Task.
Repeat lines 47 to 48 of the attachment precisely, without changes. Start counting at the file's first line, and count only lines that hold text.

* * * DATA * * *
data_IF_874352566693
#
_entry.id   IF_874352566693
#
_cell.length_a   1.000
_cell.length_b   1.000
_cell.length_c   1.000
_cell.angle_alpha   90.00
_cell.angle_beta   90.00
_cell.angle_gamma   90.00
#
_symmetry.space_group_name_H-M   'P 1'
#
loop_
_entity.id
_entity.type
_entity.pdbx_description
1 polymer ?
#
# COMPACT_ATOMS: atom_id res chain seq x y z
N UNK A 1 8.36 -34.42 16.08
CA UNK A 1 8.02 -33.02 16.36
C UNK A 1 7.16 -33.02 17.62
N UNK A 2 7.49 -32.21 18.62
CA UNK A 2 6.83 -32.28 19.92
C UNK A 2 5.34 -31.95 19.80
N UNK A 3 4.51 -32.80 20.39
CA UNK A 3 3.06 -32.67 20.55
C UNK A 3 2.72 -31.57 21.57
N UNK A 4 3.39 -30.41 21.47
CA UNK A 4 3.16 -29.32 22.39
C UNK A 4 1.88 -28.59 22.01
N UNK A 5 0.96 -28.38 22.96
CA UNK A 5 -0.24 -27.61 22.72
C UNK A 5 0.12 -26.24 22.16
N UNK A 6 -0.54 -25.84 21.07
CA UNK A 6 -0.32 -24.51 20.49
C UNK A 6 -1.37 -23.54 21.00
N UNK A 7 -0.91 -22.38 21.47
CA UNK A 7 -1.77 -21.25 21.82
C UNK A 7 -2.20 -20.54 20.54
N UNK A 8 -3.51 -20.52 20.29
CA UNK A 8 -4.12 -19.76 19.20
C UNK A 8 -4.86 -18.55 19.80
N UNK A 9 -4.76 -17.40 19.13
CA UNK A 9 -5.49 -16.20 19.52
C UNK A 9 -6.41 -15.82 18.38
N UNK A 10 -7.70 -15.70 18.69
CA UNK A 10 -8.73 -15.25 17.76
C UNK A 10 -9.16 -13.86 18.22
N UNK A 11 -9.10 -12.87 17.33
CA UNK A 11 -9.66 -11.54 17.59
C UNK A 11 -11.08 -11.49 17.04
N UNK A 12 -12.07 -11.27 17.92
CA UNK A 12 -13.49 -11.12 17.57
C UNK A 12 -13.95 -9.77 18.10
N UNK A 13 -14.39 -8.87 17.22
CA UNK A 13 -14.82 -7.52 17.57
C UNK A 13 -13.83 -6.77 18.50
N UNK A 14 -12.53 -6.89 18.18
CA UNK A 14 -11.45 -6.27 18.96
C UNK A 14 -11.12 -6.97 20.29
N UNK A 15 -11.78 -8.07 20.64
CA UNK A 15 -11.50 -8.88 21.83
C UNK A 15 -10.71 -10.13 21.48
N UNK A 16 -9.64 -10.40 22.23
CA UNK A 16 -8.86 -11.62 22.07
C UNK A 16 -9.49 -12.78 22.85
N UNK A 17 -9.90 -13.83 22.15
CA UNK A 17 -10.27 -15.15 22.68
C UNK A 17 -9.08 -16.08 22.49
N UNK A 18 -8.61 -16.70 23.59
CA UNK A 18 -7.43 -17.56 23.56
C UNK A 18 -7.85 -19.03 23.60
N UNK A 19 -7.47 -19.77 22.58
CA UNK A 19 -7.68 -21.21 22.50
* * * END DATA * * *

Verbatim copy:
C UNK A 9 -6.41 -15.82 18.38
N UNK A 10 -7.70 -15.70 18.69